I’ve blogged before about the importance of farriers maintaining (and raising) the standard of work when things are financially tight. It doesn’t always seem the most obvious approach but increasing the overall quality rather than cutting corners and defaulting to inferior shoes and tools will often pay dividends in the long run.
But there are usually some expenses being incurred that can be looked at and reduced without affecting the quality of the service. In fact, cutting unnecessary costs can free up some money to re-invest in better gear, adding value to your service or surviving the current tough times at the very least.
Here’s a list of my top three points for farriers to think about and potentially act on:
- Fuel – this is usually a huge part of a mobile farrier business. Having a well maintained truck, carrying only the gear you’ll need for the day (to reduce weight) and spending a little extra time carefully scheduling appointments can have a significant impact on fuel consumption. And the juice ain’t cheap any more! I doubt there’s a farrier in the country who couldn’t look at and improve on fuel consumption for their truck to some extent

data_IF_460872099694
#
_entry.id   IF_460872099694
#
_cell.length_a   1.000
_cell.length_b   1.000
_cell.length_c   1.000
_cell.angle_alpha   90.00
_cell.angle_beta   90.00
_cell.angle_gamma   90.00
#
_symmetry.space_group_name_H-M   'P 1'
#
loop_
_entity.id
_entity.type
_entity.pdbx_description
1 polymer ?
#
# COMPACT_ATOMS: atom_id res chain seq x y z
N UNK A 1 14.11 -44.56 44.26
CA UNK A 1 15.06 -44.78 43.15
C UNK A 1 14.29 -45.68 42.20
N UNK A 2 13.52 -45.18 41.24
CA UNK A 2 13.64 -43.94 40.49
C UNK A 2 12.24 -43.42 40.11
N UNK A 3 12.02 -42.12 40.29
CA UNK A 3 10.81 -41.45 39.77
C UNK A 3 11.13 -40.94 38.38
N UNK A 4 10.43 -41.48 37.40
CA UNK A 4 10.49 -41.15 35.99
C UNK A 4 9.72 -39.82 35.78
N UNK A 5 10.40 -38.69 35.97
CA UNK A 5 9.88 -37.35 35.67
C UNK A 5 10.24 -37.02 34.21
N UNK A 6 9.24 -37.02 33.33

- Efficiency – time is money and too many farriers I’ve spoken to don’t even count the time they’re driving, on the phone, stocking up at the farrier suppliers or doing the paperwork. I’ve found using technology to be a great way to improve efficiency. There’s plenty of gadgets (smart phones for starters). Being more organised is the best way to improve efficiency and better efficiency should also mean lower costs
- Wastage – this covers quite a few things. Leaving the forge burning too long or too high can use up quite a bit of extra gas if you add it all up over the year This is something that farriers usually don’t even notice they’re doing (we’re all thinking about the foot, how to best fit that shoe etc). Throwing away too many bent nails per horse for some farriers can be a problem. My advice is to store up the bent nails and after a while, count them up and potentially give yourself a shock. Not looking after tools and gear is possibly the most widespread farrier wastage problem. Nails and rasps that get wet, and tools that aren’t maintained then needing replacing are costs no farrier needs.
If you’re a farrier, have read this post and intend to act on any of the things in this post, please feel free to send me a small percentage of the money you save as a result 🙂